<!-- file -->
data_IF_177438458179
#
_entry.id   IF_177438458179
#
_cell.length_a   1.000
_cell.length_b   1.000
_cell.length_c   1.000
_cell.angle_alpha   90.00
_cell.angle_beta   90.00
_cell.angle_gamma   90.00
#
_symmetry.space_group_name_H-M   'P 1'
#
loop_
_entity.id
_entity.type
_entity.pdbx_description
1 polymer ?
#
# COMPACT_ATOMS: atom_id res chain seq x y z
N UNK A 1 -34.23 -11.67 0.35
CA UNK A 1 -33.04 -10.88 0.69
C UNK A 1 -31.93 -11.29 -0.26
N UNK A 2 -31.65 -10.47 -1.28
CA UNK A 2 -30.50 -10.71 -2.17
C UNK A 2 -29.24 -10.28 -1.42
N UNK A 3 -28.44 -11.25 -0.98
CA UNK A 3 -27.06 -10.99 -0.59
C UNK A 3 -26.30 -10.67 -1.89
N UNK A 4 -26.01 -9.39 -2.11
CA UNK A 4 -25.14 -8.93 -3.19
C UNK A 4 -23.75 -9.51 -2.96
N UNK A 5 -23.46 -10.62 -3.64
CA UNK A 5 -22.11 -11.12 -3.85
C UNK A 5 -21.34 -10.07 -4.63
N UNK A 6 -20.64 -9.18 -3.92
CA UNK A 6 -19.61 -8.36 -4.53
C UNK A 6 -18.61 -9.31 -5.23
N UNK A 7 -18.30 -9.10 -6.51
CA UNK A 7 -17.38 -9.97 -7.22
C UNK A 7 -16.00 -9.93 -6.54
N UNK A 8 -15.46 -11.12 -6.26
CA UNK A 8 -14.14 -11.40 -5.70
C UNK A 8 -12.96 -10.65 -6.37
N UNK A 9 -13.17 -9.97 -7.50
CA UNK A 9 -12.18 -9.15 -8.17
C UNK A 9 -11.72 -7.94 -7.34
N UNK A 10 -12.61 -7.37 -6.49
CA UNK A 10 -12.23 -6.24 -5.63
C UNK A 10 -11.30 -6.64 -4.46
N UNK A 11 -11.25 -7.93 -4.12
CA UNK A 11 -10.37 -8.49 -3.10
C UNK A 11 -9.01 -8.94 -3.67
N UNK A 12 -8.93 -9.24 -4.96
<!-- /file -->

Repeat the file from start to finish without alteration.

data_IF_177438458179
#
_entry.id   IF_177438458179
#
_cell.length_a   1.000
_cell.length_b   1.000
_cell.length_c   1.000
_cell.angle_alpha   90.00
_cell.angle_beta   90.00
_cell.angle_gamma   90.00
#
_symmetry.space_group_name_H-M   'P 1'
#
loop_
_entity.id
_entity.type
_entity.pdbx_description
1 polymer ?
#
# COMPACT_ATOMS: atom_id res chain seq x y z
N UNK A 1 -34.23 -11.67 0.35
CA UNK A 1 -33.04 -10.88 0.69
C UNK A 1 -31.93 -11.29 -0.26
N UNK A 2 -31.65 -10.47 -1.28
CA UNK A 2 -30.50 -10.71 -2.17
C UNK A 2 -29.24 -10.28 -1.42
N UNK A 3 -28.44 -11.25 -0.98
CA UNK A 3 -27.06 -10.99 -0.59
C UNK A 3 -26.30 -10.67 -1.89
N UNK A 4 -26.01 -9.39 -2.11
CA UNK A 4 -25.14 -8.93 -3.19
C UNK A 4 -23.75 -9.51 -2.96
N UNK A 5 -23.46 -10.62 -3.64
CA UNK A 5 -22.11 -11.12 -3.85
C UNK A 5 -21.34 -10.07 -4.63
N UNK A 6 -20.64 -9.18 -3.92
CA UNK A 6 -19.61 -8.36 -4.53
C UNK A 6 -18.61 -9.31 -5.23
N UNK A 7 -18.30 -9.10 -6.51
CA UNK A 7 -17.38 -9.97 -7.22
C UNK A 7 -16.00 -9.93 -6.54
N UNK A 8 -15.46 -11.12 -6.26
CA UNK A 8 -14.14 -11.40 -5.70
C UNK A 8 -12.96 -10.65 -6.37
N UNK A 9 -13.17 -9.97 -7.50
CA UNK A 9 -12.18 -9.15 -8.17
C UNK A 9 -11.72 -7.94 -7.34
N UNK A 10 -12.61 -7.37 -6.49
CA UNK A 10 -12.23 -6.24 -5.63
C UNK A 10 -11.30 -6.64 -4.46
N UNK A 11 -11.25 -7.93 -4.12
CA UNK A 11 -10.37 -8.49 -3.10
C UNK A 11 -9.01 -8.94 -3.67
N UNK A 12 -8.93 -9.24 -4.96